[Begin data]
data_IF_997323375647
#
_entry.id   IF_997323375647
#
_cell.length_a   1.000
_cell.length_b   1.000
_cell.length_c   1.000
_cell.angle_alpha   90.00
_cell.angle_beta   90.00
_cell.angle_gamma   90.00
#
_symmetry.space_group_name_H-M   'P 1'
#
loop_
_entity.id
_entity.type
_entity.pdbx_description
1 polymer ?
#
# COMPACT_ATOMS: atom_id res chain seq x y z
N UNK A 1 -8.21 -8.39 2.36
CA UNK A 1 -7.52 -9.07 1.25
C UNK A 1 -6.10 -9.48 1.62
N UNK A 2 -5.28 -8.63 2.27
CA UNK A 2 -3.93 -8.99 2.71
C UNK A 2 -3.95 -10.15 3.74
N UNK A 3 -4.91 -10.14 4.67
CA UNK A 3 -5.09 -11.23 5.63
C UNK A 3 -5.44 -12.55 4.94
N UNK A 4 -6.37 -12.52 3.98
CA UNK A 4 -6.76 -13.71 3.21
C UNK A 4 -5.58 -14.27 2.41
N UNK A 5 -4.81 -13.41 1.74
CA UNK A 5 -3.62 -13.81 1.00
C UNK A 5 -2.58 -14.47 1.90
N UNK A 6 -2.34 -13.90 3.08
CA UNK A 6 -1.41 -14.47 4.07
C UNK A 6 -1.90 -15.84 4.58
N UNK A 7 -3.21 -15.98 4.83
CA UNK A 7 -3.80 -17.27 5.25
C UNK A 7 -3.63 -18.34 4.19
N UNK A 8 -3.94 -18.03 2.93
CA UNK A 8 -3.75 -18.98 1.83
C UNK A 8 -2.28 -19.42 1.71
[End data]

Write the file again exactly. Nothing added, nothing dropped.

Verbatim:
data_IF_997323375647
#
_entry.id   IF_997323375647
#
_cell.length_a   1.000
_cell.length_b   1.000
_cell.length_c   1.000
_cell.angle_alpha   90.00
_cell.angle_beta   90.00
_cell.angle_gamma   90.00
#
_symmetry.space_group_name_H-M   'P 1'
#
loop_
_entity.id
_entity.type
_entity.pdbx_description
1 polymer ?
#
# COMPACT_ATOMS: atom_id res chain seq x y z
N UNK A 1 -8.21 -8.39 2.36
CA UNK A 1 -7.52 -9.07 1.25
C UNK A 1 -6.10 -9.48 1.62
N UNK A 2 -5.28 -8.63 2.27
CA UNK A 2 -3.93 -8.99 2.71
C UNK A 2 -3.95 -10.15 3.74
N UNK A 3 -4.91 -10.14 4.67
CA UNK A 3 -5.09 -11.23 5.63
C UNK A 3 -5.44 -12.55 4.94
N UNK A 4 -6.37 -12.52 3.98
CA UNK A 4 -6.76 -13.71 3.21
C UNK A 4 -5.58 -14.27 2.41
N UNK A 5 -4.81 -13.41 1.74
CA UNK A 5 -3.62 -13.81 1.00
C UNK A 5 -2.58 -14.47 1.90
N UNK A 6 -2.34 -13.90 3.08
CA UNK A 6 -1.41 -14.47 4.07
C UNK A 6 -1.90 -15.84 4.58
N UNK A 7 -3.21 -15.98 4.83
CA UNK A 7 -3.80 -17.27 5.25
C UNK A 7 -3.63 -18.34 4.19
N UNK A 8 -3.94 -18.03 2.93
CA UNK A 8 -3.75 -18.98 1.83
C UNK A 8 -2.28 -19.42 1.71